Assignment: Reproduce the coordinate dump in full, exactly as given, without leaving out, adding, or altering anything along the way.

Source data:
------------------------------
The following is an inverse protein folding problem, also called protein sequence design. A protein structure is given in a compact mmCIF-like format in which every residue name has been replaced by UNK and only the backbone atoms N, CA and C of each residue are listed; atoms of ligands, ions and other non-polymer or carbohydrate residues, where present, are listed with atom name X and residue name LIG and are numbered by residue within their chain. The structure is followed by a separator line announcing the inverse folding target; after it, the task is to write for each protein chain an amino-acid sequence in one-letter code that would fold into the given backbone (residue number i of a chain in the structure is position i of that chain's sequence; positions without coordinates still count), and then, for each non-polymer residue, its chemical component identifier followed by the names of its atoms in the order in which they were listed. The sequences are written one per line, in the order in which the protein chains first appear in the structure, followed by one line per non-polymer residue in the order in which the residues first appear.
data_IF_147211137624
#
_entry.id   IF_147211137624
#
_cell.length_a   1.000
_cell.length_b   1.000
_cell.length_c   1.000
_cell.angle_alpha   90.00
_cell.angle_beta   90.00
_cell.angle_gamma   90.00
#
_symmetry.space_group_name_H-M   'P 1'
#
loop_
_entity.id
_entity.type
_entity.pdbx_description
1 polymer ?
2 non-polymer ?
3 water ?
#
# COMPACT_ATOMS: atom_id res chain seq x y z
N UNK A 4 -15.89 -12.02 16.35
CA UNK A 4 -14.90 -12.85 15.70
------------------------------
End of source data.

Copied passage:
The following is an inverse protein folding problem, also called protein sequence design. A protein structure is given in a compact mmCIF-like format in which every residue name has been replaced by UNK and only the backbone atoms N, CA and C of each residue are listed; atoms of ligands, ions and other non-polymer or carbohydrate residues, where present, are listed with atom name X and residue name LIG and are numbered by residue within their chain. The structure is followed by a separator line announcing the inverse folding target; after it, the task is to write for each protein chain an amino-acid sequence in one-letter code that would fold into the given backbone (residue number i of a chain in the structure is position i of that chain's sequence; positions without coordinates still count), and then, for each non-polymer residue, its chemical component identifier followed by the names of its atoms in the order in which they were listed. The sequences are written one per line, in the order in which the protein chains first appear in the structure, followed by one line per non-polymer residue in the order in which the residues first appear.
data_IF_147211137624
#
_entry.id   IF_147211137624
#
_cell.length_a   1.000
_cell.length_b   1.000
_cell.length_c   1.000
_cell.angle_alpha   90.00
_cell.angle_beta   90.00
_cell.angle_gamma   90.00
#
_symmetry.space_group_name_H-M   'P 1'
#
loop_
_entity.id
_entity.type
_entity.pdbx_description
1 polymer ?
2 non-polymer ?
3 water ?
#
# COMPACT_ATOMS: atom_id res chain seq x y z
N UNK A 4 -15.89 -12.02 16.35
CA UNK A 4 -14.90 -12.85 15.70